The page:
There are several limitations to our study. We used the number of publications and relative productivity based on the number of medical schools to determine the productivity of countries. A more correct measure would be to use the number of full time (or full time equivalent) medical education researchers per country. However, since there is no established database of medical education researchers, this type of figure would be extremely difficult to obtain.

Other measures of academic productivity attempt to quantify the apparent impact of the work by considering how often the work has been cited. The journal impact factor [13] looks at the prestige of journals the articles are published in, based on the average number of citations per articles, but does not address the impact of the specific articles. Alternatively the h-index (Hirsch Index) [14] is based on the number of citations to specific articles and represents the impact and productivity of the individual researcher. While we could have attempted to look at h-indices from authors from various countries as another measure, this has its limitations, given that currently there are no estimates for what a “typical” or “average” h-index is for someone conducting research within medical education would be. h-indices are only relevant when determined in the context of a specific discipline [15]. As such, quantifying a specific h-index range for medical education researchers is needed to establish norms and conduct comparative analysis between countries.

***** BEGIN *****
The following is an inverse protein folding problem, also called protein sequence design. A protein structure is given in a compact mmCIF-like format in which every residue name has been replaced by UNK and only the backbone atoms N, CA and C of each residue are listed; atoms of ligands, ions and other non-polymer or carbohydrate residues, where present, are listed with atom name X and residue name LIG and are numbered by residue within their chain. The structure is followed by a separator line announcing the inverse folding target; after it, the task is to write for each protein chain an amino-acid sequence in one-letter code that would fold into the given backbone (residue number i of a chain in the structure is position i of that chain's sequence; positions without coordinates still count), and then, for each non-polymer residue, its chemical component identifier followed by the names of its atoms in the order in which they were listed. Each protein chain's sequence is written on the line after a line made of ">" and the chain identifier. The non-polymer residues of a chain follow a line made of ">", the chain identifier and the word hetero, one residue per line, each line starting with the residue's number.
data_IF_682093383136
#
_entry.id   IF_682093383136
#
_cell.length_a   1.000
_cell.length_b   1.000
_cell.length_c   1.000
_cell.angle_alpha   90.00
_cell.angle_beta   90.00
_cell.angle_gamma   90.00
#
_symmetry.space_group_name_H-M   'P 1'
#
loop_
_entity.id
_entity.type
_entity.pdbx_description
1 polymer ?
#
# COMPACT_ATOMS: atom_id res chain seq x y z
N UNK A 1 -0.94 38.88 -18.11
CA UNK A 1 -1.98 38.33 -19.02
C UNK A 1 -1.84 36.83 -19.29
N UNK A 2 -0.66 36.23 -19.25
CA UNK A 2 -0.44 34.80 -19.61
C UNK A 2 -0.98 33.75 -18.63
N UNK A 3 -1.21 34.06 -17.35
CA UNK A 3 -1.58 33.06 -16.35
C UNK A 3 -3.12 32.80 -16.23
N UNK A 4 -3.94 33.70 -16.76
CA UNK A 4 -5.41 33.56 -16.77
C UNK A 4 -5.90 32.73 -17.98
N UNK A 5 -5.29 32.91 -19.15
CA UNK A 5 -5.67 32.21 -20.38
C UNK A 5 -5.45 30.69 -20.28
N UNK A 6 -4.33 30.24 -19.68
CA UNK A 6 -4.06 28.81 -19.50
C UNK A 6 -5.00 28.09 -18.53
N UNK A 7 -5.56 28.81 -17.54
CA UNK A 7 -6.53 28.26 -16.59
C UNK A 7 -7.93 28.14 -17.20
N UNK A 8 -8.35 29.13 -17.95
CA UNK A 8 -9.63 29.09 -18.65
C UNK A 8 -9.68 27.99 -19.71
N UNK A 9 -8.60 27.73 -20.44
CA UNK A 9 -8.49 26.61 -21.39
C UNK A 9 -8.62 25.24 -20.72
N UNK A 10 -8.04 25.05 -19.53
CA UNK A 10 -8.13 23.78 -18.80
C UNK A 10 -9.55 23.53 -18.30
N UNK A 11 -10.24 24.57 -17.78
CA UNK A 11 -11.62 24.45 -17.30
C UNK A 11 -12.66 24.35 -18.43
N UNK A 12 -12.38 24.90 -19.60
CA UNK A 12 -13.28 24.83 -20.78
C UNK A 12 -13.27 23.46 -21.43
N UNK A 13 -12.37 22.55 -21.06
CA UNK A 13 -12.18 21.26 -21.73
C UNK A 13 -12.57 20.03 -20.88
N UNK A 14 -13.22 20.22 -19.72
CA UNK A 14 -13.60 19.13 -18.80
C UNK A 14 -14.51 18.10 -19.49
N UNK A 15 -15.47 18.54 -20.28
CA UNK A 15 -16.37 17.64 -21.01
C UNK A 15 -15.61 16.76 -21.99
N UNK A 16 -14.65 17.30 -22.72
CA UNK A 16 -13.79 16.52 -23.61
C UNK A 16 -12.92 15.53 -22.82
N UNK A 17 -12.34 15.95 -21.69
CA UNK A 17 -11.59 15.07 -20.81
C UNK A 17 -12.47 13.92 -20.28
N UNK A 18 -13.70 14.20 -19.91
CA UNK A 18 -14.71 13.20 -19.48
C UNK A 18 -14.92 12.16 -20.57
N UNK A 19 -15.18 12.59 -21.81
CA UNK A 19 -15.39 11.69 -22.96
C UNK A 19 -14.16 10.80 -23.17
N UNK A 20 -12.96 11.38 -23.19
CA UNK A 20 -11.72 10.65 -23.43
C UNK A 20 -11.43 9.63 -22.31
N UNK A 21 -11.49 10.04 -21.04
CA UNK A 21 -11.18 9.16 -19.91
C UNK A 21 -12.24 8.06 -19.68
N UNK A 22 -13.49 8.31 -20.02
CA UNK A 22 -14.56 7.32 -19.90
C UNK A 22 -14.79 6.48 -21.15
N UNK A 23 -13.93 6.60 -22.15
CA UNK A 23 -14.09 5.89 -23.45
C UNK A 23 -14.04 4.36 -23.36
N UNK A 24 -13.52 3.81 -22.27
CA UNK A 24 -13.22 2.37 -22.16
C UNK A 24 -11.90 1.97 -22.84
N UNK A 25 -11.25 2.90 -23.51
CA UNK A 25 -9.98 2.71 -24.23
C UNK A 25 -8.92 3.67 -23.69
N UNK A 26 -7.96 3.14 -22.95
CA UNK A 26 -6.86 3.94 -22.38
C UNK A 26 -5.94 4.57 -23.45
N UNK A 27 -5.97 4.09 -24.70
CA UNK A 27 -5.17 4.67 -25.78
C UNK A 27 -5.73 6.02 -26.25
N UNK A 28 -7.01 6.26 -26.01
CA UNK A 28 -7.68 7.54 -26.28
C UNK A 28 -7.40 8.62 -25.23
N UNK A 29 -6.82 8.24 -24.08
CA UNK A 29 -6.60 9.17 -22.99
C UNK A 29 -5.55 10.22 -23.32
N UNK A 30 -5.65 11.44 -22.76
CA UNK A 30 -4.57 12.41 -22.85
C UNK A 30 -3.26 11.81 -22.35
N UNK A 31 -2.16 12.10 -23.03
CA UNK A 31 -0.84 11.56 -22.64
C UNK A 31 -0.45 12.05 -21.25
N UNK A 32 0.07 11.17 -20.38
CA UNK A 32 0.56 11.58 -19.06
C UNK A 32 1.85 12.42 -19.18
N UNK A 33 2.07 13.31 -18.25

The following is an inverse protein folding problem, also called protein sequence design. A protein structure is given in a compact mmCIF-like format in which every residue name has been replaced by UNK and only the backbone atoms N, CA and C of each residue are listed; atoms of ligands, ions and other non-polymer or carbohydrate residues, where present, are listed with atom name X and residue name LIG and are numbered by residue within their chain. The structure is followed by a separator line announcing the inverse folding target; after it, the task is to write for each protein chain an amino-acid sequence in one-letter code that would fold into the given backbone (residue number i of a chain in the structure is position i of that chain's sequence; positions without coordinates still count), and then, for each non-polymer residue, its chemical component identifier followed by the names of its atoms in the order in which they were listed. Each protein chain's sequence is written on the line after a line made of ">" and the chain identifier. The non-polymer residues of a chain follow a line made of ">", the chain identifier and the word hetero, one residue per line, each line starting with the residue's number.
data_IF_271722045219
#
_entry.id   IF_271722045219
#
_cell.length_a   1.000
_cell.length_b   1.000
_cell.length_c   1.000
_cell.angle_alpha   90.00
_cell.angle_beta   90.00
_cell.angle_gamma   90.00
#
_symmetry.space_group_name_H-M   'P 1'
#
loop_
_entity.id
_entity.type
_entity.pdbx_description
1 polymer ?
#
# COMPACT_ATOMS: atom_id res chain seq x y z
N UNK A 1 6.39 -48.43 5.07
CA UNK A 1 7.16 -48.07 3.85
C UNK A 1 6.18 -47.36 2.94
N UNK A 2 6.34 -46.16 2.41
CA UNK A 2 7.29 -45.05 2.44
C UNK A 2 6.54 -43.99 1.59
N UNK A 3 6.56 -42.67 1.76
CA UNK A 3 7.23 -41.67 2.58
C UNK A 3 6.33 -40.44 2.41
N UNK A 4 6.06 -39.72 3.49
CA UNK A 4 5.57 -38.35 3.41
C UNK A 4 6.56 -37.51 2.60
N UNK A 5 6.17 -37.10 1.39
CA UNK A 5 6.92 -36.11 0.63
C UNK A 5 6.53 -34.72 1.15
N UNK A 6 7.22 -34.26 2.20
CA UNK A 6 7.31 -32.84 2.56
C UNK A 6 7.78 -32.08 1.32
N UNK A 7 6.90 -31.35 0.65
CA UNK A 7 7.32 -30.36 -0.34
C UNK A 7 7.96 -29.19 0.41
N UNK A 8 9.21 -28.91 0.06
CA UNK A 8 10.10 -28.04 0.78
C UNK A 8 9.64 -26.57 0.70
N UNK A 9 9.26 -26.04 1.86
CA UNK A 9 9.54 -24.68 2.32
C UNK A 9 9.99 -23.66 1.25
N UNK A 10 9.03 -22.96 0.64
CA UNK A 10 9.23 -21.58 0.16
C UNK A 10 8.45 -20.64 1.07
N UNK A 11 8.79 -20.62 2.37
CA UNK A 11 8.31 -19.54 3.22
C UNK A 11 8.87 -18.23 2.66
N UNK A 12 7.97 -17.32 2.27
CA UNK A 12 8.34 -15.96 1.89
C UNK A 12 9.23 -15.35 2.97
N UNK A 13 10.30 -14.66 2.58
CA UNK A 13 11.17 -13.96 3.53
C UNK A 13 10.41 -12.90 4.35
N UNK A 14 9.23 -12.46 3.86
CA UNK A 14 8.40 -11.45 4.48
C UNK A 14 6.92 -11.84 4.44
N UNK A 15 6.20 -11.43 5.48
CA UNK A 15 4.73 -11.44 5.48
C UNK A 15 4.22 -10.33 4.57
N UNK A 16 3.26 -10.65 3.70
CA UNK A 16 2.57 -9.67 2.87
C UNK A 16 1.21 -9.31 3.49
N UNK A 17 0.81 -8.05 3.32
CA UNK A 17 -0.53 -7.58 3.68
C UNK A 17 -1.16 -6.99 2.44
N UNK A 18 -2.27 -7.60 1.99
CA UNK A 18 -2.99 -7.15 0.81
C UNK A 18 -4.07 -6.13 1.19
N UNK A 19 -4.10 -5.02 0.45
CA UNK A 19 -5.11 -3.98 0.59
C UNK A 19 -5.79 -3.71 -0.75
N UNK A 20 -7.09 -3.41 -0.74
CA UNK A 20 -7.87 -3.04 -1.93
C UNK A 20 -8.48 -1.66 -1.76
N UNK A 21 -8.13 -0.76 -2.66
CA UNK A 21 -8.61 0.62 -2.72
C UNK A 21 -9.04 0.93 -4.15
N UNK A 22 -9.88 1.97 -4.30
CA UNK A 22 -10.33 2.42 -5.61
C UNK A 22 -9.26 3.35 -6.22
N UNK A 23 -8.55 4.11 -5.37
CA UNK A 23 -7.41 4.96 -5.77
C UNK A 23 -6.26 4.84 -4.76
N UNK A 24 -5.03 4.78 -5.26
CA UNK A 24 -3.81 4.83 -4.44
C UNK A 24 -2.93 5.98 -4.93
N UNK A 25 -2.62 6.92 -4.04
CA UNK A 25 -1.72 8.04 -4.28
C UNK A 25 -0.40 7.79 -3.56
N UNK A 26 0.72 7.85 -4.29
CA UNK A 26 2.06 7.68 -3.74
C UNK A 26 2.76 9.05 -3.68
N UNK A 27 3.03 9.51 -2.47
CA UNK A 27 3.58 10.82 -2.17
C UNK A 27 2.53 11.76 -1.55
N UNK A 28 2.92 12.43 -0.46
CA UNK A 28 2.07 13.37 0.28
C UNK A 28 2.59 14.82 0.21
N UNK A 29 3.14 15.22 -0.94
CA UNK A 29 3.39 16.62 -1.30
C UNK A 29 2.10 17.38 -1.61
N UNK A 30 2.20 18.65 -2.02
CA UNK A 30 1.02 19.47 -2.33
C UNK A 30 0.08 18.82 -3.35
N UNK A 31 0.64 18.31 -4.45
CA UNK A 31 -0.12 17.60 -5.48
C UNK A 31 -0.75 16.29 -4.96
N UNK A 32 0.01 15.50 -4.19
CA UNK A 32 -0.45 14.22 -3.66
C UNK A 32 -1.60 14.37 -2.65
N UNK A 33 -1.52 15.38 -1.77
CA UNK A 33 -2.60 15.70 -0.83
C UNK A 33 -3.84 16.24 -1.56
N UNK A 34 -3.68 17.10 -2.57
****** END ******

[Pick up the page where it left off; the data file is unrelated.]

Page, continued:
Key future research needed

There are number of critical questions raised by our paper. Why and how are countries with a relatively few number of medical schools, such as the Netherlands and New Zealand, so productive in medical education literature compared to countries with many more medical schools? Similarly the question must be asked as to why certain countries with more medical schools have low relative productivity with regards to medical education research. If it is true that some schools and countries focus their medical schools on education as opposed to research, what are the reasons for this? Is this due to high demand for physicians in these countries, financial (i.e. tuition) incentives for universities to promote education over research, or lack of funding for research? Our study raises these diverse and varied questions which could be the subject of future research medical education.

Conclusions

Our analysis suggests a relatively small number of authors, networks and countries contribute most significantly the medical education research literature. While this helps to identify the main sources and arguably, drivers of medical education research publications, this must be interpreted with a critical awareness that our sample may be biased towards a mainly Western view of medical education research. Certainly, our finidings would suggest that we should strive for medical education research to become more prominent in low and middle income countries.